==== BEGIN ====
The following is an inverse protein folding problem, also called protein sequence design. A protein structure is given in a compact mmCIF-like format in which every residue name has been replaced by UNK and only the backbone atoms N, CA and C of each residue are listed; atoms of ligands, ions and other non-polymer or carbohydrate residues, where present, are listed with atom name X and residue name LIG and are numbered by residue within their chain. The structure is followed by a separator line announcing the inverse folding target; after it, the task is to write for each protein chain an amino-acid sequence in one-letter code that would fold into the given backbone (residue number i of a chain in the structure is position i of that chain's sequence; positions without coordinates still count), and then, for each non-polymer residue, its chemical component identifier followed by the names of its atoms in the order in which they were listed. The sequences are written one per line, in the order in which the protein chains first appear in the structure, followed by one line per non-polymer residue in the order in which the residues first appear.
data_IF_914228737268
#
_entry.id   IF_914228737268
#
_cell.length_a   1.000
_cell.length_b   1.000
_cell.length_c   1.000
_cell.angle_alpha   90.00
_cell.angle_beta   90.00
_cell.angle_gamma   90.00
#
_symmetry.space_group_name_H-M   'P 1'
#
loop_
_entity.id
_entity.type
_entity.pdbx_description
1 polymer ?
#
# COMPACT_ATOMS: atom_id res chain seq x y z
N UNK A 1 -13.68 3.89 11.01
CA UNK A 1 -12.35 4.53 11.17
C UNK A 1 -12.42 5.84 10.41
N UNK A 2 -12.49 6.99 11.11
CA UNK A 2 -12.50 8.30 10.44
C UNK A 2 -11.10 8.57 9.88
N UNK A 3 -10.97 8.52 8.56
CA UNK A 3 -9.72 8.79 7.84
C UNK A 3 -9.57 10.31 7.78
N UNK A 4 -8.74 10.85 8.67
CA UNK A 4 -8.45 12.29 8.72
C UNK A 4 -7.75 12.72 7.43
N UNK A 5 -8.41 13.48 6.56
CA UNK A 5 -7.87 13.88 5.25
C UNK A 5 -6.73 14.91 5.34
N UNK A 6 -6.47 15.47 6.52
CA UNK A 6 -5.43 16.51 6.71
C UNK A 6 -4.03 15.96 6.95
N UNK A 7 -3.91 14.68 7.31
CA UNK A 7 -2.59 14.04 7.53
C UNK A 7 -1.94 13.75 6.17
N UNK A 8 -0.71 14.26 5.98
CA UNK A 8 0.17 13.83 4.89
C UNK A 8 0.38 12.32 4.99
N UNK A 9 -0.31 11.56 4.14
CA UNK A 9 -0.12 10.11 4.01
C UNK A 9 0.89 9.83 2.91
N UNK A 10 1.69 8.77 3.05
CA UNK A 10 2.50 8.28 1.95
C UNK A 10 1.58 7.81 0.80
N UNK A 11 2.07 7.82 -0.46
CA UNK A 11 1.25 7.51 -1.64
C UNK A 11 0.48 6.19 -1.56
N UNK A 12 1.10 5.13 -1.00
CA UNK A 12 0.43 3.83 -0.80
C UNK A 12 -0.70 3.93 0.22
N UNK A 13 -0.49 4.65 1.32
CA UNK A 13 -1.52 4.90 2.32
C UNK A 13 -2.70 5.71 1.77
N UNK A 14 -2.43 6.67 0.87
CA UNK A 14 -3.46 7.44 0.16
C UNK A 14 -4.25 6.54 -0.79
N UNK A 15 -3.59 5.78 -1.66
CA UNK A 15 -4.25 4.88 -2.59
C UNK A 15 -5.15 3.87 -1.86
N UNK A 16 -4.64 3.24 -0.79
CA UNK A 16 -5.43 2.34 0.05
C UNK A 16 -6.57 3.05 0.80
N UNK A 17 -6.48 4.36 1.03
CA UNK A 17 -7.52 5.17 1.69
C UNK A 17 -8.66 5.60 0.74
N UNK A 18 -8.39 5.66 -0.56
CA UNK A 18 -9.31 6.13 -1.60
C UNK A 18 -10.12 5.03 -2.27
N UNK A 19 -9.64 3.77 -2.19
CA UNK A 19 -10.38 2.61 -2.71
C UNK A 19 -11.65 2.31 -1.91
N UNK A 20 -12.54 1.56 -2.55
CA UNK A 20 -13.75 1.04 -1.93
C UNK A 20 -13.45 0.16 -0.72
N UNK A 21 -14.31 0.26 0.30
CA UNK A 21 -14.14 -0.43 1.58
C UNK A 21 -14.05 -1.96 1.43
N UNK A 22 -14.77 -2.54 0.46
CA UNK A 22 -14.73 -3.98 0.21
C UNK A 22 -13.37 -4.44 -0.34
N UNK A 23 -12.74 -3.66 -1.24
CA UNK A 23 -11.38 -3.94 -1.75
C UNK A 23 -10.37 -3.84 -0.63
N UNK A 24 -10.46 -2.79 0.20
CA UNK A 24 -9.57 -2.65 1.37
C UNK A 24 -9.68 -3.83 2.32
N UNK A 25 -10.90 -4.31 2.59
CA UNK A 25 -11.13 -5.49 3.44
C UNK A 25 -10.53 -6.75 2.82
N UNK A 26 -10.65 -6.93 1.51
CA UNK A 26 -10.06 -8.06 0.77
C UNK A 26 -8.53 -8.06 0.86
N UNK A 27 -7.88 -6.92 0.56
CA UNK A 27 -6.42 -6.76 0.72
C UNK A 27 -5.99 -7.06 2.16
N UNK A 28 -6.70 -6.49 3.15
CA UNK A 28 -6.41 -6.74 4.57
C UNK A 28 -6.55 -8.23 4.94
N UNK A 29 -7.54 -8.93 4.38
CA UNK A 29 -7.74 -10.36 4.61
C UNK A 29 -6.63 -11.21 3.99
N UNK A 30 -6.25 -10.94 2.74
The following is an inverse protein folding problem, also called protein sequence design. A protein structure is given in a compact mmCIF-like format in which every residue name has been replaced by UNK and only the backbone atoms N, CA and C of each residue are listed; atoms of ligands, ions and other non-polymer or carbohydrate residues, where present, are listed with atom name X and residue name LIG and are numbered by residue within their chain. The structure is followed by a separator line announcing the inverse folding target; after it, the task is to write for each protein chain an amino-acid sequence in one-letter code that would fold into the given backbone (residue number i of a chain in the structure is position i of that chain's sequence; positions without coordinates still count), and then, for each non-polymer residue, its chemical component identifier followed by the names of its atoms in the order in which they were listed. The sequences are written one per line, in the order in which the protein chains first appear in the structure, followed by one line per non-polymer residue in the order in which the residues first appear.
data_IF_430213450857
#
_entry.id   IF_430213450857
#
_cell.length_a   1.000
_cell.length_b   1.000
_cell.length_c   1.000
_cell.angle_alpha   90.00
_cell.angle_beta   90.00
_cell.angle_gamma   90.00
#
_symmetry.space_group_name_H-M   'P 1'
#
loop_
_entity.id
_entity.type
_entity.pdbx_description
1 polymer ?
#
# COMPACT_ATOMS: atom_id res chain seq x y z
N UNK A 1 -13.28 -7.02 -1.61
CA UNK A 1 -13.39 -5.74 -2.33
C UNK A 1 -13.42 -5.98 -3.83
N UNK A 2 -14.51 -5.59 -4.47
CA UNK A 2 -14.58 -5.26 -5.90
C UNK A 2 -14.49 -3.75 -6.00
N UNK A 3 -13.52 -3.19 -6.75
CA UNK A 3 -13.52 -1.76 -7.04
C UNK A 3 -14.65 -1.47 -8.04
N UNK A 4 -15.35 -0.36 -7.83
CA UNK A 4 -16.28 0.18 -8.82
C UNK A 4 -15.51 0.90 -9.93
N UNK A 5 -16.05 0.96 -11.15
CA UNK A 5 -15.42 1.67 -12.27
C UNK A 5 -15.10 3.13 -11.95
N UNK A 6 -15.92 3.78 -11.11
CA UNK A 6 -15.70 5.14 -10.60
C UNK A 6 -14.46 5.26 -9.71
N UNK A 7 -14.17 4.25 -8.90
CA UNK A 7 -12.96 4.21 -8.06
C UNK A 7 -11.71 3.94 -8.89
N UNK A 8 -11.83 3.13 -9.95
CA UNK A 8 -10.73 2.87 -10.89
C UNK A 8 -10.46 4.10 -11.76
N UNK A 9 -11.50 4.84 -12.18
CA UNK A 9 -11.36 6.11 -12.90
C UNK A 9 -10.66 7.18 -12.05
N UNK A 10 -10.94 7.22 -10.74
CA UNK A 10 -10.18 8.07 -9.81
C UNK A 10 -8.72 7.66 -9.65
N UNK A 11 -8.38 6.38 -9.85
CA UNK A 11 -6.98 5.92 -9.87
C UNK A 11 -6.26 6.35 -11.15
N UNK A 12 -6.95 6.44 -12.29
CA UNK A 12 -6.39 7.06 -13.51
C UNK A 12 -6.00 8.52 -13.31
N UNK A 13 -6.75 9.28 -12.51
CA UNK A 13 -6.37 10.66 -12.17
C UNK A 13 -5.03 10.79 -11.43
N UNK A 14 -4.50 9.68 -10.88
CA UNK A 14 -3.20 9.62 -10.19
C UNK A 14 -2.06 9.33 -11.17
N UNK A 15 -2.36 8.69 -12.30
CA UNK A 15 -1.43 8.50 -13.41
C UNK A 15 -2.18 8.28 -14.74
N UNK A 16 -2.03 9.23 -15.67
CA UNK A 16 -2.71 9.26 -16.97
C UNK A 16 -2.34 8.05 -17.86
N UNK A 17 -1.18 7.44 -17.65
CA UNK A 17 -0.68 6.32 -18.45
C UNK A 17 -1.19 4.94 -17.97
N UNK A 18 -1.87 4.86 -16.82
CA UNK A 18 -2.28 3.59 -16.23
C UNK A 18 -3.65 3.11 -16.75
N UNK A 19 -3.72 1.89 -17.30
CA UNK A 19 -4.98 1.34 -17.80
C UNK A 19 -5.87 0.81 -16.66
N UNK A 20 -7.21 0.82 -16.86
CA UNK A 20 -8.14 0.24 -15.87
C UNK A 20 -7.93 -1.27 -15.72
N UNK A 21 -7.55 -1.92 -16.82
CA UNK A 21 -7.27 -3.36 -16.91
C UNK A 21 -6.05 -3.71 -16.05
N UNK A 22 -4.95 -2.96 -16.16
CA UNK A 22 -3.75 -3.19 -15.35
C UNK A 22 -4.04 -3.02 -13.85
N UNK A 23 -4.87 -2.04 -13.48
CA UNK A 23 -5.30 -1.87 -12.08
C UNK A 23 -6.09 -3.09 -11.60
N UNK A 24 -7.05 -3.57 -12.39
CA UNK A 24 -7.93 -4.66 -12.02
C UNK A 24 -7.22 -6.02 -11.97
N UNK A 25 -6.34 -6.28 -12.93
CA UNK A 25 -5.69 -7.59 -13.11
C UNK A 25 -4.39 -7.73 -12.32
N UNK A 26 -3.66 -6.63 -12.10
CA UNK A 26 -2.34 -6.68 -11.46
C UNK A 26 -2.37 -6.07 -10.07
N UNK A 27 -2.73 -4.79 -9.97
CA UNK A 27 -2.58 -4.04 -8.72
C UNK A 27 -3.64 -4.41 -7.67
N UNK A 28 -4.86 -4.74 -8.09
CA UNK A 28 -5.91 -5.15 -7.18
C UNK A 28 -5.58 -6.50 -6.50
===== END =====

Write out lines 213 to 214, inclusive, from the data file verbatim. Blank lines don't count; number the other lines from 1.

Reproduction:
CA UNK A 28 -5.91 -5.15 -7.18
C UNK A 28 -5.58 -6.50 -6.50